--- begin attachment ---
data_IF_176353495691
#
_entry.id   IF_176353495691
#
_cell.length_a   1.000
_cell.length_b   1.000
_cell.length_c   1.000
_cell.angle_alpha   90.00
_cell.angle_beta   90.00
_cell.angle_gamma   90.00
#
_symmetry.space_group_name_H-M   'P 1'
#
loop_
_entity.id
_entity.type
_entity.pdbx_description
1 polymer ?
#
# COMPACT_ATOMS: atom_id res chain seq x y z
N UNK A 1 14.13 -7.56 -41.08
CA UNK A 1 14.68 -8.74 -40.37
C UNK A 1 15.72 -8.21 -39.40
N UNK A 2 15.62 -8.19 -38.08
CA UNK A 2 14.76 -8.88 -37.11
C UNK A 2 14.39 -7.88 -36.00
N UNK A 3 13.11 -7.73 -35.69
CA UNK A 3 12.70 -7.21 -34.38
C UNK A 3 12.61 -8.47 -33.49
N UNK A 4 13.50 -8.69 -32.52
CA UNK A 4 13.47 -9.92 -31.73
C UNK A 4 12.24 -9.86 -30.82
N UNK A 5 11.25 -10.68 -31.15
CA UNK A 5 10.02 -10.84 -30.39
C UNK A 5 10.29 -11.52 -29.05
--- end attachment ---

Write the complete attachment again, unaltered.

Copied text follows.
data_IF_176353495691
#
_entry.id   IF_176353495691
#
_cell.length_a   1.000
_cell.length_b   1.000
_cell.length_c   1.000
_cell.angle_alpha   90.00
_cell.angle_beta   90.00
_cell.angle_gamma   90.00
#
_symmetry.space_group_name_H-M   'P 1'
#
loop_
_entity.id
_entity.type
_entity.pdbx_description
1 polymer ?
#
# COMPACT_ATOMS: atom_id res chain seq x y z
N UNK A 1 14.13 -7.56 -41.08
CA UNK A 1 14.68 -8.74 -40.37
C UNK A 1 15.72 -8.21 -39.40
N UNK A 2 15.62 -8.19 -38.08
CA UNK A 2 14.76 -8.88 -37.11
C UNK A 2 14.39 -7.88 -36.00
N UNK A 3 13.11 -7.73 -35.69
CA UNK A 3 12.70 -7.21 -34.38
C UNK A 3 12.61 -8.47 -33.49
N UNK A 4 13.50 -8.69 -32.52
CA UNK A 4 13.47 -9.92 -31.73
C UNK A 4 12.24 -9.86 -30.82
N UNK A 5 11.25 -10.68 -31.15
CA UNK A 5 10.02 -10.84 -30.39
C UNK A 5 10.29 -11.52 -29.05